Bruce Morton returned to his childhood home of Bowen, Illinois to document the place where he grew up. His book, Forgottonia, is named for the 16-county region in Western, Illinois. The book, documenting Forgottonia’s people and landscapes, was self-published with an introduction by notable photographer and curator Aline Smithson. The book is now in it’s third printing, In a statement about the project, Morton, who spent thirty years living in Arizona before coming home, says “Life has changed here but not necessarily for the better. Young people still hope to leave to find a better future. The overall population has steadily declined and the only jobs are still farm related. Small farmers are succumbing to the larger operations.” Included in the book is a shot of the land where his grandfather’s family hybrid seed business once was. Not only is the work personal to Morton, but it’s also incredibly personal to the people who live there, and have lived their throughout their entire lives. Some of the more sentimental images are those from estate sales and auctions [slides 5 and 6].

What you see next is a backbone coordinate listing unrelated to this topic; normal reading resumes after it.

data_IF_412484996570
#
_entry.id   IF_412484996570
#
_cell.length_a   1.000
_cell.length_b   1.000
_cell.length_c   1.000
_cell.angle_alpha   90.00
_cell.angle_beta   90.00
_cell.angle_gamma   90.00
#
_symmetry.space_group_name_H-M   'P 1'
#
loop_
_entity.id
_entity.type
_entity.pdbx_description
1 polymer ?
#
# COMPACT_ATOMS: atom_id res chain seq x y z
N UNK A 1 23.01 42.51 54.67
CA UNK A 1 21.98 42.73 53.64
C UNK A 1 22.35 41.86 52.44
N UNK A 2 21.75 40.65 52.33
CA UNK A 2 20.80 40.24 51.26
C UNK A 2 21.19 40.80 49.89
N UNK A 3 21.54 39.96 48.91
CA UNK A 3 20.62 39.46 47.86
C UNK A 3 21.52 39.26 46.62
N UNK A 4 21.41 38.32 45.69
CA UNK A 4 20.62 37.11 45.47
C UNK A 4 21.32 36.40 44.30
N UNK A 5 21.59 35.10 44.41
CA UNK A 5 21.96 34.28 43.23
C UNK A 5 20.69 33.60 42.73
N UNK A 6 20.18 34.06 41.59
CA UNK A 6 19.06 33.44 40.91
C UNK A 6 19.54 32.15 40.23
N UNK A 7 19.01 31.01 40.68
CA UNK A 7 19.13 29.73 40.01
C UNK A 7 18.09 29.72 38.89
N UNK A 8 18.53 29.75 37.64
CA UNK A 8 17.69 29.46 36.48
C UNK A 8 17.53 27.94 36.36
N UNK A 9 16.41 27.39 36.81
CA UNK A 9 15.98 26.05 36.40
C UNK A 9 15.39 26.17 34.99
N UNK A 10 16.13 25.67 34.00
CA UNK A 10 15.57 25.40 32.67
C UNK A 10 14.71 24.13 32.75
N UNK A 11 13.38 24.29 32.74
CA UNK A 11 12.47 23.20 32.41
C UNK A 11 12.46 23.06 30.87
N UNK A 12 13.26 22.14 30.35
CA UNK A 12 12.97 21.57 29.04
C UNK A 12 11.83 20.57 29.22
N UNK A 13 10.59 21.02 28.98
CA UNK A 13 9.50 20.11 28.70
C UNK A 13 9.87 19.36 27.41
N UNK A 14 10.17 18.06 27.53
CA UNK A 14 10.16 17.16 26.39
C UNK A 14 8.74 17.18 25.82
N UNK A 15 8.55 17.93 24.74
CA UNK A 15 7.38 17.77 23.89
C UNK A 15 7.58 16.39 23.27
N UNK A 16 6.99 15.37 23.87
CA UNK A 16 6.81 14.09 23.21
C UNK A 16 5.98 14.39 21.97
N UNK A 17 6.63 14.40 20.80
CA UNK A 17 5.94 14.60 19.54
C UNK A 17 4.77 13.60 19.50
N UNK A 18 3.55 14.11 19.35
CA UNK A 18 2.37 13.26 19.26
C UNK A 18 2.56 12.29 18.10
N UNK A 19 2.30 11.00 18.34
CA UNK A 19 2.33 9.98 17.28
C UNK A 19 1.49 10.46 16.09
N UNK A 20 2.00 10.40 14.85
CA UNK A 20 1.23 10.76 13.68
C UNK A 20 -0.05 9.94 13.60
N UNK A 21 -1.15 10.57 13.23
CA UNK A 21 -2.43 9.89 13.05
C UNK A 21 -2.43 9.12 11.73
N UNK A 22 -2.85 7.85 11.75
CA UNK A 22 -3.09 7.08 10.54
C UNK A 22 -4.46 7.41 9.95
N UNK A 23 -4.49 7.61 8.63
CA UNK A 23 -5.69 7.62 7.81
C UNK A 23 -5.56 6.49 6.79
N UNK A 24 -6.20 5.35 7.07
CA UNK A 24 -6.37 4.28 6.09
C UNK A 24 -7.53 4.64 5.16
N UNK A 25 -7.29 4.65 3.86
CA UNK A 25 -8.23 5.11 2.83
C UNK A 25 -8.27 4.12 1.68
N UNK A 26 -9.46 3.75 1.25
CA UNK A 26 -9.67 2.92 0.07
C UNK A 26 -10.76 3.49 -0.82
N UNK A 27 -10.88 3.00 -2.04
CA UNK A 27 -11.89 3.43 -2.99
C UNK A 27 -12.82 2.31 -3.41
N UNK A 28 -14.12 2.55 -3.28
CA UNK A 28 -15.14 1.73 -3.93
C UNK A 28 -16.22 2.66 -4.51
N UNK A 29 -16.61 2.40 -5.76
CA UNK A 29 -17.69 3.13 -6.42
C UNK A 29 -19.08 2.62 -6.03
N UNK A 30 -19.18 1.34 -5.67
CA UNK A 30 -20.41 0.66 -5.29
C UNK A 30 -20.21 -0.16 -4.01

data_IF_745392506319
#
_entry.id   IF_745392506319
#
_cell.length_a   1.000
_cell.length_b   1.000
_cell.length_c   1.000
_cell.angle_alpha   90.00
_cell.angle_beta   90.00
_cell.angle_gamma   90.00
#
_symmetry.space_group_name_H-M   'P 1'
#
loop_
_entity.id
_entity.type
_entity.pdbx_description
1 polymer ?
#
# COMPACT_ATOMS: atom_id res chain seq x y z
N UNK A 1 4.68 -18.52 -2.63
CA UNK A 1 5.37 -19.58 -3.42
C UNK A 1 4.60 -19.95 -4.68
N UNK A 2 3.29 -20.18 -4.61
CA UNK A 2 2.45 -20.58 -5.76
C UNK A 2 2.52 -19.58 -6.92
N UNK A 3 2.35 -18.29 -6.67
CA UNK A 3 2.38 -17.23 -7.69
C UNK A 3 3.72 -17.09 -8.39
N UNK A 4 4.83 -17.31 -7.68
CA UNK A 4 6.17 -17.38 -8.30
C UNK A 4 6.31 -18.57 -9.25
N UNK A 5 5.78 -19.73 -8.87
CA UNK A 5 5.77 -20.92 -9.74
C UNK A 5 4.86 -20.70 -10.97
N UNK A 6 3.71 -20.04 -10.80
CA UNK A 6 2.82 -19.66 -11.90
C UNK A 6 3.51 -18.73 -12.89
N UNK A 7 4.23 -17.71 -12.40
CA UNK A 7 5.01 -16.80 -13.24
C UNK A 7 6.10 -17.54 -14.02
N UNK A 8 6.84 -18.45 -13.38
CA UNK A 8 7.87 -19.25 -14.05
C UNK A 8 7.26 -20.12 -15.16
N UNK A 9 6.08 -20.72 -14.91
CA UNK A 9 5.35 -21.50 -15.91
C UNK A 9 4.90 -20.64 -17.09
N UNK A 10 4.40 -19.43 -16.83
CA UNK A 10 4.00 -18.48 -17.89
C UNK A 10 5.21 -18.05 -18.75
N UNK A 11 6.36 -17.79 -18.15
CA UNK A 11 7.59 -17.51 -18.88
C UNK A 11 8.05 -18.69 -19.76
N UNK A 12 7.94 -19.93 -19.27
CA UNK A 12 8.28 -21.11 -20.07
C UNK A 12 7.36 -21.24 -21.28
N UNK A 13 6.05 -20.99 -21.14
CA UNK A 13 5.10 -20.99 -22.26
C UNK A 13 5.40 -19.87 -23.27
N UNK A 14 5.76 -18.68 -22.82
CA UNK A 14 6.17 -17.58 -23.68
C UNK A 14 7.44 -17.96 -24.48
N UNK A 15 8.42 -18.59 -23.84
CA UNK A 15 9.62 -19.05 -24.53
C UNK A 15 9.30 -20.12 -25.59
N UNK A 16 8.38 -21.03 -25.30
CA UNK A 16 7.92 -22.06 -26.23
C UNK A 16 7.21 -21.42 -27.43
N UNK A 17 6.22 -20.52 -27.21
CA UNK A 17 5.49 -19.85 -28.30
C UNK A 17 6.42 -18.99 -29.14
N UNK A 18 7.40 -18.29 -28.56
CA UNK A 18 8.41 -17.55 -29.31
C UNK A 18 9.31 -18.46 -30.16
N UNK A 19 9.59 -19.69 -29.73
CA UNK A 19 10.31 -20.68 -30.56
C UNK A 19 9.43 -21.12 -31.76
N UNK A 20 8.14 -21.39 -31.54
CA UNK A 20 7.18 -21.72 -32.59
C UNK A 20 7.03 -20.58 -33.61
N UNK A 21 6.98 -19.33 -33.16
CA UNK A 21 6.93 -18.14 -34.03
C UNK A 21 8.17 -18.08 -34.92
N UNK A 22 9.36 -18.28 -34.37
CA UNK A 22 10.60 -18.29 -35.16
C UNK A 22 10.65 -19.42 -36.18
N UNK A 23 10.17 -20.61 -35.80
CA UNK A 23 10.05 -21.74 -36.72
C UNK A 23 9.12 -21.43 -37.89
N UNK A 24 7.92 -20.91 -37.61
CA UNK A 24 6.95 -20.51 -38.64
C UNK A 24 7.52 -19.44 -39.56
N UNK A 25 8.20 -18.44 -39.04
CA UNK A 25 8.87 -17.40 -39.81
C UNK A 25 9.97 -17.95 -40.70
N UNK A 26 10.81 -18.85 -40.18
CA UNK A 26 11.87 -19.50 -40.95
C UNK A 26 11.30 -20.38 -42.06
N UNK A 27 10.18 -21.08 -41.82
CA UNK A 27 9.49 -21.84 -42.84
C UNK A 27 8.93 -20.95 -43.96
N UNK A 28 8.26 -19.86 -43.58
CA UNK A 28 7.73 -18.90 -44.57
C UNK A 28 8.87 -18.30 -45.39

As Morton writes in the book, “‘It is what It is.’ is a favorite saying here. The people who have been born here, raised here, loved here, and die here are a proud group. They take great pride in the fact that they grow food for the world. They are a group that is often not recognized and they are OK with that. They are what It is.”